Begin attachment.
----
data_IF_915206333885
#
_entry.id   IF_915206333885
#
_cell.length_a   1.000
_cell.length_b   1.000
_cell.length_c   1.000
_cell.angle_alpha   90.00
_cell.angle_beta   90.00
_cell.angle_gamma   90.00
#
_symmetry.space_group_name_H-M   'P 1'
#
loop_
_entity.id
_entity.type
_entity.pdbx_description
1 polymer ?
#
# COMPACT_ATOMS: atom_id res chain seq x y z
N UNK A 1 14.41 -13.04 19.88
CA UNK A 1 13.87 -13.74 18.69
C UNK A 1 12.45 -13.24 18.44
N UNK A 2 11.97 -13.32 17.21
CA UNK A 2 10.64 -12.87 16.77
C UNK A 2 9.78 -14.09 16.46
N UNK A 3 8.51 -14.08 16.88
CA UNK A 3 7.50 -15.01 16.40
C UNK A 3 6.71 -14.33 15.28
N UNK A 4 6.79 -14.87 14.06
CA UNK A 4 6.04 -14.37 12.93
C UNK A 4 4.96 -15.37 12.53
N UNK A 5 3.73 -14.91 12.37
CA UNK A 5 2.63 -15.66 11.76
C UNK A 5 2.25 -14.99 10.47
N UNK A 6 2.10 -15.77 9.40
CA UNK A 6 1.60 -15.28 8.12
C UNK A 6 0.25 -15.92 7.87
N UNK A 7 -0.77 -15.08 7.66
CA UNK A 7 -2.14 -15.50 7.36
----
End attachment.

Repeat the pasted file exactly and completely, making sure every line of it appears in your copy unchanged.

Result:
data_IF_915206333885
#
_entry.id   IF_915206333885
#
_cell.length_a   1.000
_cell.length_b   1.000
_cell.length_c   1.000
_cell.angle_alpha   90.00
_cell.angle_beta   90.00
_cell.angle_gamma   90.00
#
_symmetry.space_group_name_H-M   'P 1'
#
loop_
_entity.id
_entity.type
_entity.pdbx_description
1 polymer ?
#
# COMPACT_ATOMS: atom_id res chain seq x y z
N UNK A 1 14.41 -13.04 19.88
CA UNK A 1 13.87 -13.74 18.69
C UNK A 1 12.45 -13.24 18.44
N UNK A 2 11.97 -13.32 17.21
CA UNK A 2 10.64 -12.87 16.77
C UNK A 2 9.78 -14.09 16.46
N UNK A 3 8.51 -14.08 16.88
CA UNK A 3 7.50 -15.01 16.40
C UNK A 3 6.71 -14.33 15.28
N UNK A 4 6.79 -14.87 14.06
CA UNK A 4 6.04 -14.37 12.93
C UNK A 4 4.96 -15.37 12.53
N UNK A 5 3.73 -14.91 12.37
CA UNK A 5 2.63 -15.66 11.76
C UNK A 5 2.25 -14.99 10.47
N UNK A 6 2.10 -15.77 9.40
CA UNK A 6 1.60 -15.28 8.12
C UNK A 6 0.25 -15.92 7.87
N UNK A 7 -0.77 -15.08 7.66
CA UNK A 7 -2.14 -15.50 7.36